Half of colleges lack student representation

News

Half of JCRs and MCRs do not have representation on their College’s finance committees, according to an OUSU survey.

A further 30 percent lack representation on academic committees. Finance committees vary between colleges, but they typically make decisions on issues such and rent, food, staff pay and building work. Academic committees discuss tutorial arrangements and other educational matters.

Jonny Medland, OUSU VP for Access and Academic Affairs, said he found the results of the survey “extraordinary”.

“These committees will be making decisions on … issues which affect students’ lives. Students should therefore be part of making decisions on these questions,” he said.

One JCR President, who wished to remain anonymous, said he could not access the rules by which students are governed. The bylaws for his college are written in Latin, and he said any attempts to see them are consistently rebuffed by the College.

Seb Baird, Corpus Christi JCR President, said the lack of student representation displayed a “gaping flaw” in the student-college relationship.

“Students are the raison d’etre of the college, and without us they would be obsolete. We contribute a great deal of financial resources through rent and tuition fees, so we deserve a say in how the money is spent.

“To deny students that opportunity is patronising, and is patently unfair,” Baird said.

Jesus College is one of only three colleges at which its students are not present at meetings of the College’s governing body.

JCR President Ross Evans said that the JCR and MCR hope to gain representation “within the week” but that “Jesus College is extremely resistant to change”.

The report highlights that students and colleges are facing unprecedented financial challenges. Both undergraduate and postgraduate student fees are under review by the government.

Colleges are tightening their belts as the University is facing severe funding cuts.

Medland said he was also incredulous at the finding that 30 percent of Common Rooms are not on Academic Committees.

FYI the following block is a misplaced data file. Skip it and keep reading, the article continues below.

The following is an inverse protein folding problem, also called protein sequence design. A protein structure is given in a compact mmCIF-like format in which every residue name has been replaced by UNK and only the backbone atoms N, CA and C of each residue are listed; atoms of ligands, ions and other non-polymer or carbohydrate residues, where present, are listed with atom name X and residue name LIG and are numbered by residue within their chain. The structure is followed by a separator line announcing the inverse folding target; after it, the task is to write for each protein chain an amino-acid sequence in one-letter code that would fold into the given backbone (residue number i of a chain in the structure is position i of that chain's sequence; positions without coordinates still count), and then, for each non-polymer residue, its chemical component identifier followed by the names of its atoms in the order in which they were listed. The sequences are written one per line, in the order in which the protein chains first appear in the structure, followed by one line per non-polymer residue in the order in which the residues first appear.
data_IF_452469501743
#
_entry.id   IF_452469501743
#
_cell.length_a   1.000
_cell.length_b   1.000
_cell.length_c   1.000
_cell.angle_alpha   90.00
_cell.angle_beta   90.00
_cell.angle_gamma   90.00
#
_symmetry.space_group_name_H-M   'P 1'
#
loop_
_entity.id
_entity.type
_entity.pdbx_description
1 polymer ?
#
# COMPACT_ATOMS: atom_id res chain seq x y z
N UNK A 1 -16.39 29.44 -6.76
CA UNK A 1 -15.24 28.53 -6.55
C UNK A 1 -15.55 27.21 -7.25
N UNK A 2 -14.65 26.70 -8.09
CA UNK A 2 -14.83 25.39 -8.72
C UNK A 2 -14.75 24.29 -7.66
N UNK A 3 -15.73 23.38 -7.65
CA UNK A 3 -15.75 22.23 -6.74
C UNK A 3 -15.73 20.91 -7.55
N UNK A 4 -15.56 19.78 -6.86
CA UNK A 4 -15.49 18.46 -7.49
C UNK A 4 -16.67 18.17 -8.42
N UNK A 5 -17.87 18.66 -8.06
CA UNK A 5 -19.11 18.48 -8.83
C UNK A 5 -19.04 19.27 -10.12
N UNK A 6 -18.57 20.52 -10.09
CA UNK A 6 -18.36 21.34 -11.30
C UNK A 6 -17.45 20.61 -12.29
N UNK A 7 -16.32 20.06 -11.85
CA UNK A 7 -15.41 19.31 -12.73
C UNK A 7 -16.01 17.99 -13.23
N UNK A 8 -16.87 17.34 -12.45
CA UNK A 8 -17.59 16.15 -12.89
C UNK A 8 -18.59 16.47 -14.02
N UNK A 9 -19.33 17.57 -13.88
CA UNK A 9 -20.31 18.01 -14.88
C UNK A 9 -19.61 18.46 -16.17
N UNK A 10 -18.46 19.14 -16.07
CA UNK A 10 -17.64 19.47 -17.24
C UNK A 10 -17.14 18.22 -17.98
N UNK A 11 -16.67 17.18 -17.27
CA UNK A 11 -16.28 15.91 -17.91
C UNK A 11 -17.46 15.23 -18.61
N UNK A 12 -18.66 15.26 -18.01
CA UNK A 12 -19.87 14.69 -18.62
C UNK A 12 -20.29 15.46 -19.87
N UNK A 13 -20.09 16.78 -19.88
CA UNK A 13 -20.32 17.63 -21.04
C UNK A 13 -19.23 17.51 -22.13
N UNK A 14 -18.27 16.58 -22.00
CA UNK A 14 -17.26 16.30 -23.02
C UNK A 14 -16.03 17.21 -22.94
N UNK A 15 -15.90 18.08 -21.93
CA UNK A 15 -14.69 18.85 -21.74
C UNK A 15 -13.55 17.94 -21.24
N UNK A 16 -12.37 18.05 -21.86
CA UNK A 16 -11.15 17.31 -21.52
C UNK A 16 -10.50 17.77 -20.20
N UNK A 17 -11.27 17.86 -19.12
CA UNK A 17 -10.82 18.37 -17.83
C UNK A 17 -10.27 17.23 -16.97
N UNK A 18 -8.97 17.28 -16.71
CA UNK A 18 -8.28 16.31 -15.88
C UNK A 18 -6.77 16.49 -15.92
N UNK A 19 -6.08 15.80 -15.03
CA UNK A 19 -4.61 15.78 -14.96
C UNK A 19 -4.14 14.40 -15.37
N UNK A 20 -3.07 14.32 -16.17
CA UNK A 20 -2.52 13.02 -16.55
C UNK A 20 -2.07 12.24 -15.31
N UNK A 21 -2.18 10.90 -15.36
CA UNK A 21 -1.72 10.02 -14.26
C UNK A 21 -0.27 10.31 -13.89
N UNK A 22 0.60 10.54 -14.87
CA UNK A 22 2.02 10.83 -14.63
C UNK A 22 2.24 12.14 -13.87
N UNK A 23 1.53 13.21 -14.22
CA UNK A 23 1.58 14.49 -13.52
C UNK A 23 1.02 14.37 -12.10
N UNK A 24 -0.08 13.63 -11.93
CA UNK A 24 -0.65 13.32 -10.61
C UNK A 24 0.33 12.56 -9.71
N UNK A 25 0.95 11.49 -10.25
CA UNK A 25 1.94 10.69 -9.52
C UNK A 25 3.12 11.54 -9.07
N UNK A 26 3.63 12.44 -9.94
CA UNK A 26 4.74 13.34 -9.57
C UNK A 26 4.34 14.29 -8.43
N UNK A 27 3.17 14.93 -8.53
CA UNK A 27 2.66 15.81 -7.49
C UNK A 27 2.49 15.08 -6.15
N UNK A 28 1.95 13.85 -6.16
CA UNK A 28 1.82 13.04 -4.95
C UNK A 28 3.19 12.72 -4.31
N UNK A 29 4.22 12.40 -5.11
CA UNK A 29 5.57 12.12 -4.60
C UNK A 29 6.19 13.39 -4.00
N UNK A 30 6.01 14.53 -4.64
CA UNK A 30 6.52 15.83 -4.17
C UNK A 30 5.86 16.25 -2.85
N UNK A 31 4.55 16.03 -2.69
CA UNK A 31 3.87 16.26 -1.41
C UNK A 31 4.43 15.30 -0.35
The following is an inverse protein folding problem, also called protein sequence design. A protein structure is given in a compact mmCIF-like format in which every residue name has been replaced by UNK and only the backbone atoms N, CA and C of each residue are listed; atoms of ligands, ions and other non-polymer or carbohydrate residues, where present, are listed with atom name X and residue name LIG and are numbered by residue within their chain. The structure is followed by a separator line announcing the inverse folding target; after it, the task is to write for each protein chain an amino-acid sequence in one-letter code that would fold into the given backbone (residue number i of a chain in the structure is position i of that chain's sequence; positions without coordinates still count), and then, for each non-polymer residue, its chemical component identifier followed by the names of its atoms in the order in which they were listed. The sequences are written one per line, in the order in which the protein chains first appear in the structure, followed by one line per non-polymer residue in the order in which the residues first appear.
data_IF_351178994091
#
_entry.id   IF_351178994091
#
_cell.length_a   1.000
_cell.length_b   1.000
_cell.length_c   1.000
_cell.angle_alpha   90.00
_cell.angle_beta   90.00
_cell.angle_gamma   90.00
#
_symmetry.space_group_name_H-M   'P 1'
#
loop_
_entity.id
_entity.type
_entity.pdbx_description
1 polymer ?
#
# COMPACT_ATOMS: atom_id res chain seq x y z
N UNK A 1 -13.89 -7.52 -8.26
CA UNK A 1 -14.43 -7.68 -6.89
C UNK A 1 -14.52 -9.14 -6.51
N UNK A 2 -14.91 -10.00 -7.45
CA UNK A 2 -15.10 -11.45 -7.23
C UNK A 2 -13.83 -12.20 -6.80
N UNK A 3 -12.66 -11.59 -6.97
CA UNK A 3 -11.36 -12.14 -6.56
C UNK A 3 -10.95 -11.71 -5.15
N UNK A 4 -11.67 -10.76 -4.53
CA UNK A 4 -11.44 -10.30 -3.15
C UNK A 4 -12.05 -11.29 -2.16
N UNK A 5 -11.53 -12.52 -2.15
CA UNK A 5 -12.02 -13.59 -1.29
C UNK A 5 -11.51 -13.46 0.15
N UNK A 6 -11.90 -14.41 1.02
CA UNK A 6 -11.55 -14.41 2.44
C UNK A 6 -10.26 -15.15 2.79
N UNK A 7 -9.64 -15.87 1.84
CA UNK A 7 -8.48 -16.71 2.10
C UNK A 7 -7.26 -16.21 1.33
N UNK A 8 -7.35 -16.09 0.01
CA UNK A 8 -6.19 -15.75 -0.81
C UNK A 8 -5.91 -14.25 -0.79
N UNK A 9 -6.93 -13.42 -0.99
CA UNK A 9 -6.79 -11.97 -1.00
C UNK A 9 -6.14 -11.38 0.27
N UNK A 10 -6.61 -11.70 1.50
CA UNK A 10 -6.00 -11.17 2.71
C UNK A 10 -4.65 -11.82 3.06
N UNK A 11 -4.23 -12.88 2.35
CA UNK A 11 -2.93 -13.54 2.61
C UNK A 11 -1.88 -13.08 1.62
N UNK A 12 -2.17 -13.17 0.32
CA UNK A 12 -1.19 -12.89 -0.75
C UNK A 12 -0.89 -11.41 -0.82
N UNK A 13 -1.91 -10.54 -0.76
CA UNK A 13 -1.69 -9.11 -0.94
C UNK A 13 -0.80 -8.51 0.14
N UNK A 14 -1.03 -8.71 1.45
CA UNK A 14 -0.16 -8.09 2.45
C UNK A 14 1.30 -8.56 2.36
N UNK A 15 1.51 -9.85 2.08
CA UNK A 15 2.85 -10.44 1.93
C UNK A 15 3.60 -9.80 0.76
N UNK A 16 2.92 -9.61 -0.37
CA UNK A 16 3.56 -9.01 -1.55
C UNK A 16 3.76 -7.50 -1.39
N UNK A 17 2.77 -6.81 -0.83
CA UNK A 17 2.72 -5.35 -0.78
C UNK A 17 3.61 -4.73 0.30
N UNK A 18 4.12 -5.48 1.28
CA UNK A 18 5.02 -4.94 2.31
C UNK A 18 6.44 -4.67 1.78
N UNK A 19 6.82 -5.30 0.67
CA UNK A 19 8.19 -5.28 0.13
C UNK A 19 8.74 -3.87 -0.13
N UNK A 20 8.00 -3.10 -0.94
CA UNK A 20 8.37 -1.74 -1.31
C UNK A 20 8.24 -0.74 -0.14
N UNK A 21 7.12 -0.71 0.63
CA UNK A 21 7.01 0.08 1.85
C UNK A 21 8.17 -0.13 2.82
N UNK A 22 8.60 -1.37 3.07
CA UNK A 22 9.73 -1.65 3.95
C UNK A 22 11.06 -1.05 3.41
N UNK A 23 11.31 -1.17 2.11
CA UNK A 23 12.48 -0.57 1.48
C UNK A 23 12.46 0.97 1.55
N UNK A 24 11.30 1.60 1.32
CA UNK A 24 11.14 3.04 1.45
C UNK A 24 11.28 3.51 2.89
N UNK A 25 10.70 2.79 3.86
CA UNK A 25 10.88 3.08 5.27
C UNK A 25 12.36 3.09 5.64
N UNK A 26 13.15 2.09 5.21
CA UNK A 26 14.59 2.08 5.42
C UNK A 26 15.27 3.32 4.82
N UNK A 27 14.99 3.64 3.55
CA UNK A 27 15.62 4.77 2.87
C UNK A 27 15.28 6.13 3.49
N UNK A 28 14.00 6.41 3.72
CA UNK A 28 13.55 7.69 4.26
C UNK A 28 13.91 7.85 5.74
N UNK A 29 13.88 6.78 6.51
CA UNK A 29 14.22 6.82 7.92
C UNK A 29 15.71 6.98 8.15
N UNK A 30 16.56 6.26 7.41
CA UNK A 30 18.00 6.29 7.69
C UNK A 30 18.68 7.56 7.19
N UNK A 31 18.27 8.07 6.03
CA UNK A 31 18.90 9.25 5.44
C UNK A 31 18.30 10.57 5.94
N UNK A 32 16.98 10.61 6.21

“We are experiencing an Oxford education and must be able to influence how this education is delivered,” he said.

OUSU now has representation on the University’s top education decision- making body, and attends committees on the University’s budget.

“As the student voice becomes more important in higher education it’s essential that colleges move with the times and give an increased role to student opinion in their decision-making processes,” Medland said.

Not all colleges are resistant to student representation. Some simply have yet to arrange it.

Merton College JCR does not currently have representation on an Academic Committee, but JCR President James Nation said it is something the JCR is hoping to obtain this term.

“We already have a very good relationship with college, and it shouldn’t be a problem. By sitting on the committee, we hope to be able to improve student feedback and understanding of procedures,” Nation said.

The survey showed that those students who do sit on college committees found it a worthwhile experience, with nearly all saying that they felt their views were getting an audience.

Liked reading this article? Sign up to our weekly mailing list to receive a summary of our best articles each week – click here to register

Want to contribute? Join our contributors group here or email us – click here for contact details